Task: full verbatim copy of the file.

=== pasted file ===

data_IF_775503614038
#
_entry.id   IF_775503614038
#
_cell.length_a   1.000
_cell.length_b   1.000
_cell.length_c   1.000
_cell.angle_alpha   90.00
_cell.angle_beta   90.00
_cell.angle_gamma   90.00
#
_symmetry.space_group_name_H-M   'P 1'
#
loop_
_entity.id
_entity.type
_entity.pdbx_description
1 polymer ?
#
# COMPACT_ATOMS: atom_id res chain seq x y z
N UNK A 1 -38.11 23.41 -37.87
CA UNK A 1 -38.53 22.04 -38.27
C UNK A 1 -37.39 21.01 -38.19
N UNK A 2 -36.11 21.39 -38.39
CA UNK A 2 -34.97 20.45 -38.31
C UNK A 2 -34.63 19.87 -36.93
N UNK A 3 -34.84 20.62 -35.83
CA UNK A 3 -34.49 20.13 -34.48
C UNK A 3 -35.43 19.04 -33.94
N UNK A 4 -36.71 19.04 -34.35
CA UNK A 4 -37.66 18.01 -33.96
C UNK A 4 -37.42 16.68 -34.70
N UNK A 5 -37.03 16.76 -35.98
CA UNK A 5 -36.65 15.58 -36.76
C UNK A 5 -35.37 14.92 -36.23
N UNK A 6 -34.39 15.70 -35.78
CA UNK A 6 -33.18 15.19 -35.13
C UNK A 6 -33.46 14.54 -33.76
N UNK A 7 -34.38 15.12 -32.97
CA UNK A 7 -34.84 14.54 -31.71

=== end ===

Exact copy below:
data_IF_775503614038
#
_entry.id   IF_775503614038
#
_cell.length_a   1.000
_cell.length_b   1.000
_cell.length_c   1.000
_cell.angle_alpha   90.00
_cell.angle_beta   90.00
_cell.angle_gamma   90.00
#
_symmetry.space_group_name_H-M   'P 1'
#
loop_
_entity.id
_entity.type
_entity.pdbx_description
1 polymer ?
#
# COMPACT_ATOMS: atom_id res chain seq x y z
N UNK A 1 -38.11 23.41 -37.87
CA UNK A 1 -38.53 22.04 -38.27
C UNK A 1 -37.39 21.01 -38.19
N UNK A 2 -36.11 21.39 -38.39
CA UNK A 2 -34.97 20.45 -38.31
C UNK A 2 -34.63 19.87 -36.93
N UNK A 3 -34.84 20.62 -35.83
CA UNK A 3 -34.49 20.13 -34.48
C UNK A 3 -35.43 19.04 -33.94
N UNK A 4 -36.71 19.04 -34.35
CA UNK A 4 -37.66 18.01 -33.96
C UNK A 4 -37.42 16.68 -34.70
N UNK A 5 -37.03 16.76 -35.98
CA UNK A 5 -36.65 15.58 -36.76
C UNK A 5 -35.37 14.92 -36.23
N UNK A 6 -34.39 15.70 -35.78
CA UNK A 6 -33.18 15.19 -35.13
C UNK A 6 -33.46 14.54 -33.76
N UNK A 7 -34.38 15.12 -32.97
CA UNK A 7 -34.84 14.54 -31.71